The Goddess of the seas crossed the ocean to make her debut in New York opera. Headed by Salvadoran conductor Hugo Sanbone and the International Brazilian Opera Company, the Yemanjá Project concert took songs from the Afro-Brazilian repertoire in operatic arrangements to the Garibaldi Plaza, in New York, early September.
The open-air event, part of the Big Apple’s revitalization plan in the post-Covid world, was directed by João MacDowell and filled the Washington Square Park square, in Manhattan, with listeners who had never had contact with the Afro-Brazilian sound.
Yemanjá Project is also the first step in a larger plan that involves an original opera about the queen of the seas. “The idea comes from my desire to expand my knowledge and my area of expertise within music, within the compositional process, and within my musical investigations into Bahian, Afro-descendant, and global culture”, says Hugo.
According to the conductor, one of his motivations was “to bring representation, to be a representative in the world of Afro-Brazilian culture composition”.
The Yemanjá Project’s musical selection makes reference to the great names in the history of black art in Brazil and Bahia, reimagining songs from Ilê Aiyê to Milton Nascimento.
Hugo explains: “The repertoire is inspired by Iemanjá, Candomblé, Djavan, Rumpilezz, in all Candomblé religious ceremonies in Bahia, all the songs we have in the collective conscious and subconscious”.
For the musician, created by the accordion and the trombone in his artistic training, this is a reflection of all the Afro-Bahian rhythmic diversity and plurality.
“It’s a mestizo work, a Creole work, based on black music, the black composer. It shows what it is to be Brazilian, what Brazil is, what Brazil is like that emerged from the black Atlantic”, he says.
opera and symphony
The songs are sung by Angolan tenor singer Nelson Ebo and Brazilian mezzo-soprano Rebecca de Almeida, whose singing the conductor describes as “with an inflection, an erudite, symphonic, lyrical character”.
The diversity of nationalities and cultures, something fundamental for the performance of the concert, is also present in the orchestra’s musicians.
Hugo highlights the work of Malaysian guitarist Andrew Cheng and Uzbek violinist Anna Tsukervanik. “Ilê’s music is played by a guitarist who understands tempo and swing in a different way from ours, but he plays it and brings his contribution, his language, his accent into the composition, even though it is already ready, structured. Its interpretation gives it a peculiarity, a different meaning”, he elucidates.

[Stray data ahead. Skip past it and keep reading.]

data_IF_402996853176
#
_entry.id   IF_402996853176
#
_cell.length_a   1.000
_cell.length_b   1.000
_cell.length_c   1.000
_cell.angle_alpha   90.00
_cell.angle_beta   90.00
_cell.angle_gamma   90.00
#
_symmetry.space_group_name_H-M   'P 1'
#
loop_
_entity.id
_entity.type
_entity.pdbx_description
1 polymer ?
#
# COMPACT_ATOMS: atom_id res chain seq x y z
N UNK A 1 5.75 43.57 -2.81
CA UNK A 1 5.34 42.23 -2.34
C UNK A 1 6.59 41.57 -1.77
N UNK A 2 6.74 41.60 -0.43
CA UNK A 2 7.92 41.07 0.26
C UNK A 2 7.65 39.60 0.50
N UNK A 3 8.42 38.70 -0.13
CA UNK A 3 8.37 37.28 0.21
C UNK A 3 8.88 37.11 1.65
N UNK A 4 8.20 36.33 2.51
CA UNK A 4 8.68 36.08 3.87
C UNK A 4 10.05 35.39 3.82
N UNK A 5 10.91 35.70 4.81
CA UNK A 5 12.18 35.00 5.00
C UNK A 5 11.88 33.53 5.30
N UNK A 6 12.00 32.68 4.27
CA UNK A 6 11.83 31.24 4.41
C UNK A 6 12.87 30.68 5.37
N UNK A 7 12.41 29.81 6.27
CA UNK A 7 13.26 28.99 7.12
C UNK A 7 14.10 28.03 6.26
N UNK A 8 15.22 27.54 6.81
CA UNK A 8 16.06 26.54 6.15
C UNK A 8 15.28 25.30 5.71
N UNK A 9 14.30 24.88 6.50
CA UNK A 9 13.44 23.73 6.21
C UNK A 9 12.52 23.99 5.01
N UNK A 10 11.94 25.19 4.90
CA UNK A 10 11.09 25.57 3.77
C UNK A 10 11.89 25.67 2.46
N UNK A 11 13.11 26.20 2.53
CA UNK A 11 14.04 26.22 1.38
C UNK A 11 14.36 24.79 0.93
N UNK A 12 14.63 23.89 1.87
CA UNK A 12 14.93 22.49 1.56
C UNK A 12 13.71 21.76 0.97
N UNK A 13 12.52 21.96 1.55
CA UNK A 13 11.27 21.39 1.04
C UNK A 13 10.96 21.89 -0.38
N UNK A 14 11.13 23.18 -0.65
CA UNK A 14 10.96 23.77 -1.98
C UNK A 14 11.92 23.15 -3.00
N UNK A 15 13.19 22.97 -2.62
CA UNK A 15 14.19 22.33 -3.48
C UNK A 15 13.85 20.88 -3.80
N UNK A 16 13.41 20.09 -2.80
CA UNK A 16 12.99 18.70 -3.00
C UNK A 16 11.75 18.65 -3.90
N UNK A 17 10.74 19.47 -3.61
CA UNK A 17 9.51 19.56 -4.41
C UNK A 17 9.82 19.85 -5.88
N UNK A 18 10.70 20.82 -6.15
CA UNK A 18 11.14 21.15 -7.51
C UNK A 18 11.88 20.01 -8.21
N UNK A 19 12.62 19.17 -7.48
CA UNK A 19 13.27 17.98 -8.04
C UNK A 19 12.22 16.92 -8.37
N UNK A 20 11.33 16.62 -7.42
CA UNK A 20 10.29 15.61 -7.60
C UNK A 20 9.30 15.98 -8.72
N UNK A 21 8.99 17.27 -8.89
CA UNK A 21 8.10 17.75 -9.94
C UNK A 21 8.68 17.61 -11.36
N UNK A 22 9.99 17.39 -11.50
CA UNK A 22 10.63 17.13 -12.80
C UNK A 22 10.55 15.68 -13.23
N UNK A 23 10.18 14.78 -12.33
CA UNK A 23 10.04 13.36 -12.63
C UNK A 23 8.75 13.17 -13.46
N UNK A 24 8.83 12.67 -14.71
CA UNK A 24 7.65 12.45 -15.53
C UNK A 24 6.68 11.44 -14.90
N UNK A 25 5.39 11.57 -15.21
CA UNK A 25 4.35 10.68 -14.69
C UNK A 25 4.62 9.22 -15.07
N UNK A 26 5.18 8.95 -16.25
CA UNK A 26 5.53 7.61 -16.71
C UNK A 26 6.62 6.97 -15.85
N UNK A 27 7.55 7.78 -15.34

“The feeling is of renewal, of re-signification, of revisiting, and of being able to approach and present what is ours from another perspective”, says the conductor about the feeling of presenting strong elements of local culture to a foreign audience and musicians.
This, which he also describes as “a cultural diffusion”, is the first step towards a larger project by Hugo that is already in development: an original opera about Yemanjá.
“Yemanjá Project exists as a workshop environment for the development of Yemanjá the opera – based on the Afro-Bahian culture, in the tale of Yemanjá, the queen of the waters. It’s going to be a story that takes place in Salvador and the United States, but it’s based on the song of our mermaid and the culture of Salvador”, reveals the conductor.
“It’s a project in which we envision a new symphony orchestra, and by the end of 2022, the opera should be completely defined, with an audition for singers, actors, dancers, musicians… It’s a project that brings me a lot of joy, and it’s challenging. We are going to have a lot of news over these years of development”, says the conductor about the production, which also has the support of the Companhia Internacional de Ópera Brasileira.
For Hugo, this is a step towards a renovation of classical music: “It will be a very innovative opera, very different from what has been presented for the last 200 years. The possibility and realization of an opera by a black and Brazilian composer, approaching Afro-Brazilian culture in the classical music scene is a challenge. It’s a goal that will be achieved,” he says confidently.
- Culture Editor: Chico Castro Jr.
- English Translation: Anatolio da Silveira
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